The ammonia fountain
Demonstrations to capture the student's imagination by Adrian Guy of Blundell's School. In this issue: The ammonia fountain
The ammonia fountain is a classic experiment used to demonstrate the solubility of ammonia in cold water and the alkaline nature of the ammonia solution formed. The following method is a variation of the norm in which I initiate the reaction using body heat instead of water.
- 1000 ml volumetric flask with bung;
- 500 ml conical flask with bung;
- glass trough; glass tubing;
- phenolphthalein solution;
- 1 M sulfuric acid;
- concentrated ammonia solution - 35 per cent ('880');
- retort stand and clamp;
- Bunsen burner, heat-resistant mat, tripod and gauze.
Working in a fume cupboard, add 100 ml of concentrated ammonia to a 500 ml conical flask and insert a bung fitted with 20 cm of glass tubing. Using a retort stand, clamp the 1000 ml volumetric flask above the conical flask with the glass tubing from the conical flask reaching inside the volumetric. Heat the conical flask on a tripod and gauze so that ammonia gas produced is collected by the upwards displacement of air. Now heat the ammonia with a roaring flame until it appears to boil, owing to the dissolution of ammonia gas, and continue heating for ca 30 s (see photo (a)).
Remove the Bunsen, tripod, gauze and conical flask to leave the inverted volumetric of ammonia gas - ammonia is less dense than air so it will not escape in any significant quantities. Insert a bung - fitted with ca 45 cm length of glass tubing which has been reduced to a jet at one end (the internal end) - into the volumetric flask. Clamp the inverted volumetric flask above a glass trough filled with water to which 10 ml of 1 M sulfuric acid and 10 ml of phenolphthalein solution have been added. Ensure the end of the glass tube from the volumetric is submerged in the water trough.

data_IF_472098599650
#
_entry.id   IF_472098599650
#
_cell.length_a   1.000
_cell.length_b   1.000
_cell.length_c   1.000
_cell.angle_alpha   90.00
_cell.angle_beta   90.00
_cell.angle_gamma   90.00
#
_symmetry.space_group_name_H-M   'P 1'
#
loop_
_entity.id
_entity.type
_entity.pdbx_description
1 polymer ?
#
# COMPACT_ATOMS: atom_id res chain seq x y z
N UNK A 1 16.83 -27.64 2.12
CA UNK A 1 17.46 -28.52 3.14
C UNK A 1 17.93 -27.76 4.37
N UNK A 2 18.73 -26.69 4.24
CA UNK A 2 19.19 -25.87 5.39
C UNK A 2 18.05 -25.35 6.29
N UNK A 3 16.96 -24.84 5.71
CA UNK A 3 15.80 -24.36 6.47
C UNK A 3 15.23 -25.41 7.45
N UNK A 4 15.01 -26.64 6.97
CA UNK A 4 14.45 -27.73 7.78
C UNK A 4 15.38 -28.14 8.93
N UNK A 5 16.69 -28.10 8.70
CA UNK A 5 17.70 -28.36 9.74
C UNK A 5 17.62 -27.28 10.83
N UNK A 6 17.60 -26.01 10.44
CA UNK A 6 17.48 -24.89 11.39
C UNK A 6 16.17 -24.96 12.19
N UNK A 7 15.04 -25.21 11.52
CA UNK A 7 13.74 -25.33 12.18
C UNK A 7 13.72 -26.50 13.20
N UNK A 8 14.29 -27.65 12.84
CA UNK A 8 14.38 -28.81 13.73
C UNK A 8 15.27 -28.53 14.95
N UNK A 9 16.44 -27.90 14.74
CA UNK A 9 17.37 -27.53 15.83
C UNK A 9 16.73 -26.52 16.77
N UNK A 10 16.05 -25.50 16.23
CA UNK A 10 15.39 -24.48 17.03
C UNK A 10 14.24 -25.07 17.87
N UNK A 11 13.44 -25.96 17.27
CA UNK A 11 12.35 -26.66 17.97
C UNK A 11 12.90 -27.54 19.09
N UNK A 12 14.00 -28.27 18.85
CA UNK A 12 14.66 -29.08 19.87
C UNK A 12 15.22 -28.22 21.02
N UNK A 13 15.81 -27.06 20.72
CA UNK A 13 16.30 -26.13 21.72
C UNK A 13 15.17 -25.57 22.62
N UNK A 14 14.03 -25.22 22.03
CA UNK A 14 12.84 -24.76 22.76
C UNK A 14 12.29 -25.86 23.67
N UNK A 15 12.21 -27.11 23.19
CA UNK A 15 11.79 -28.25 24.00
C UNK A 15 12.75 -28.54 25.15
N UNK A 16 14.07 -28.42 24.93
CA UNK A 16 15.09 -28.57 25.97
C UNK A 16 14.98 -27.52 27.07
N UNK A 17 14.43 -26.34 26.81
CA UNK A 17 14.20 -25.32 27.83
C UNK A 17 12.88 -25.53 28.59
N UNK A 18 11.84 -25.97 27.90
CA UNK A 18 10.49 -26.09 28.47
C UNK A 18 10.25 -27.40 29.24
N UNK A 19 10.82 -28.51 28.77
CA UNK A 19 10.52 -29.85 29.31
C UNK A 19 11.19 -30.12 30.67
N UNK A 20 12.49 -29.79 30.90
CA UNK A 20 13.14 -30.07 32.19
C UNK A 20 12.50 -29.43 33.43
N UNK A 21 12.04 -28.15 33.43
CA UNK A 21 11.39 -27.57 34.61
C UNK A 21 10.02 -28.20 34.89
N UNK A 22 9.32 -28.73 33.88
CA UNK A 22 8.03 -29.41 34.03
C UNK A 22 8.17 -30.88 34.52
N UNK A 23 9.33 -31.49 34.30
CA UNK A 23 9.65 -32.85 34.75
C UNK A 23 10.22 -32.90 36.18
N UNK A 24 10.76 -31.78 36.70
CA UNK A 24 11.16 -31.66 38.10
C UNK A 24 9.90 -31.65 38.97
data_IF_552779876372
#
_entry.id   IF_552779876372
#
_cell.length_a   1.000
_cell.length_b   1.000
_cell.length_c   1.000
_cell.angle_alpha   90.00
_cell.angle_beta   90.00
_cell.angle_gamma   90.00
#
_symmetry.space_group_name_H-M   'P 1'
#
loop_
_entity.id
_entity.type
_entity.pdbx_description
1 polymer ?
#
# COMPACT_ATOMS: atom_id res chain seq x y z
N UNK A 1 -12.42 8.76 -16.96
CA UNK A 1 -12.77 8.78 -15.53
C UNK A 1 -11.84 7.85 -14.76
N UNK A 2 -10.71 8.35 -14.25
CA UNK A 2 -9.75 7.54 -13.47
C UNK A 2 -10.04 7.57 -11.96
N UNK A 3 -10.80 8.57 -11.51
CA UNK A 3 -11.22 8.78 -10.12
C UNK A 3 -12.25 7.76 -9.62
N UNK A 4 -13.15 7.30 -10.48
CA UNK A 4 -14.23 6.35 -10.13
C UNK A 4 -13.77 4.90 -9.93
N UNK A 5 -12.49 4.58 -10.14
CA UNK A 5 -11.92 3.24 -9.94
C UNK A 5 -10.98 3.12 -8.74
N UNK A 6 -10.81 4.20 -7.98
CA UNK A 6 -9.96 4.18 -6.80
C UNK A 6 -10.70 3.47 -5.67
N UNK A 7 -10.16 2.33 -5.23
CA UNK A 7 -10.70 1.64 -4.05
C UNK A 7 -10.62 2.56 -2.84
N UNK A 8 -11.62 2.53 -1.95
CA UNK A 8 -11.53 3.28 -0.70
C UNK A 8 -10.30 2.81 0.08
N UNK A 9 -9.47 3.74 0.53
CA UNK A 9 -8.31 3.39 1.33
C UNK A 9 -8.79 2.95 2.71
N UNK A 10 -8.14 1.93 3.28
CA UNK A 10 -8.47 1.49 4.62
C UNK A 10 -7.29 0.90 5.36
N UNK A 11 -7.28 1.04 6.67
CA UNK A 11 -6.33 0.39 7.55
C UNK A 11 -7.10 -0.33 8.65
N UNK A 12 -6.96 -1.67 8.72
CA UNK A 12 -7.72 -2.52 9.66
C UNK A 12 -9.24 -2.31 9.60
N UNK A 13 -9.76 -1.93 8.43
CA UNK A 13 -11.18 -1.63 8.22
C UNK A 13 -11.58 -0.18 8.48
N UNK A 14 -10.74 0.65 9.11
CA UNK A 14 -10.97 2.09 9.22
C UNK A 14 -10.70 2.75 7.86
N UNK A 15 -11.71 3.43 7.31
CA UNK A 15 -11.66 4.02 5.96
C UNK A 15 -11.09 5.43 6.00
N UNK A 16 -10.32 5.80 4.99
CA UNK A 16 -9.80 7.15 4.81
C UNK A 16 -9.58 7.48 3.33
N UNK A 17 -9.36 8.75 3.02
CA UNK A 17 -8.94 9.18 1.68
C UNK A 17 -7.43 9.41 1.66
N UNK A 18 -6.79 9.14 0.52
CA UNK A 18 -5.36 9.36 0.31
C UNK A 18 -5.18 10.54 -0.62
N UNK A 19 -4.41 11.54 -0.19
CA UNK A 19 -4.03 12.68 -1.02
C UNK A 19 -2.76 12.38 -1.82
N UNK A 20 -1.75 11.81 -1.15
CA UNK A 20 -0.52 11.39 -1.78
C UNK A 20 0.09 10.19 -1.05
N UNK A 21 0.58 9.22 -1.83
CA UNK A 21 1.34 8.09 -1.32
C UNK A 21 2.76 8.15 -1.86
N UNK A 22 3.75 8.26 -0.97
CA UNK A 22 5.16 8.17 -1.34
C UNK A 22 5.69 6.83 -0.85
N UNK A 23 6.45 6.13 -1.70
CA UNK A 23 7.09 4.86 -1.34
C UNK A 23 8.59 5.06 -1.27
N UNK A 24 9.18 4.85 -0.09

(a)-(d): A pink fountain forms as phenolphthalein meets ammonia gas
Now, place both hands around the volumetric to warm the flask and contents. As the ammonia gas expands, bubbles can be seen emerging in the trough, and eventually the clear solution in the trough changes to a pink colour. When the bubbling stops, remove your hands and wait. The ammonia cools, the pressure drops, and very slowly the pink phenolphthalein solution rises up the tube. When the solution reaches the ammonia gas, the ammonia dissolves much more rapidly, 'sucking' more water up and producing a spectacular pink ammonia fountain (photos (b)-(d)).
Ensure all apparatus is dry before use. After heating the ammonia solution to produce the ammonia gas, note how cool the flask and contents are. The dissolution of ammonia is an endothermic process.
Ensure all bungs and glass tubing are air-tight because the slightest leak will cause problems - do not use cork for this reason.
Sulfuric acid (1 M, 10 ml) is added to the water in the trough to prevent bubbles of ammonia turning the phenolphthalein solution purple at this stage.
I use this demonstration with my Year 8 students when we discuss the properties of gases, but there are other uses, including cross-curricula links:
- the solubility of gases is greatly reduced at higher temperatures - relate to oxygen levels in fresh water ponds depleting when hot;
- increasing temperature increases the pressure and in this case the volume - relate to particle theory in physics;
- dissolving the ammonia gas in solution reduces the pressure inside the volumetric flask so that the external air pressure pushes the solution up into the flask - the idea of a pressure difference rather than using the word 'suck' is a better explanation of the movement of the phenolphthalein solution;
- ammonia is a weak base and forms an alkaline solution when dissolved in water - relate to definitions of bases and alkalis;
- ammonia is less dense than air and soluble - relate to method of collection, ie 'upwards displacement of air';
- the rapid dissolution of gases causes cooling - relate to cooling effect of perspiration or the physics of fridges;
- the use of phenolphthalein as an acid/base indicator.
Do all parts of the demonstration in a fume cupboard, wearing goggles and gloves. Ammonia is toxic by inhalation. Sulfuric acid (1 M) is an irritant. Concentrated ammonia solution (35 per cent) is corrosive and can burn the skin; it also has a toxic vapour. Phenolphthalein solution is highly flammable. Dispose of all products down the sink in the fume cupboard using plenty of cold water.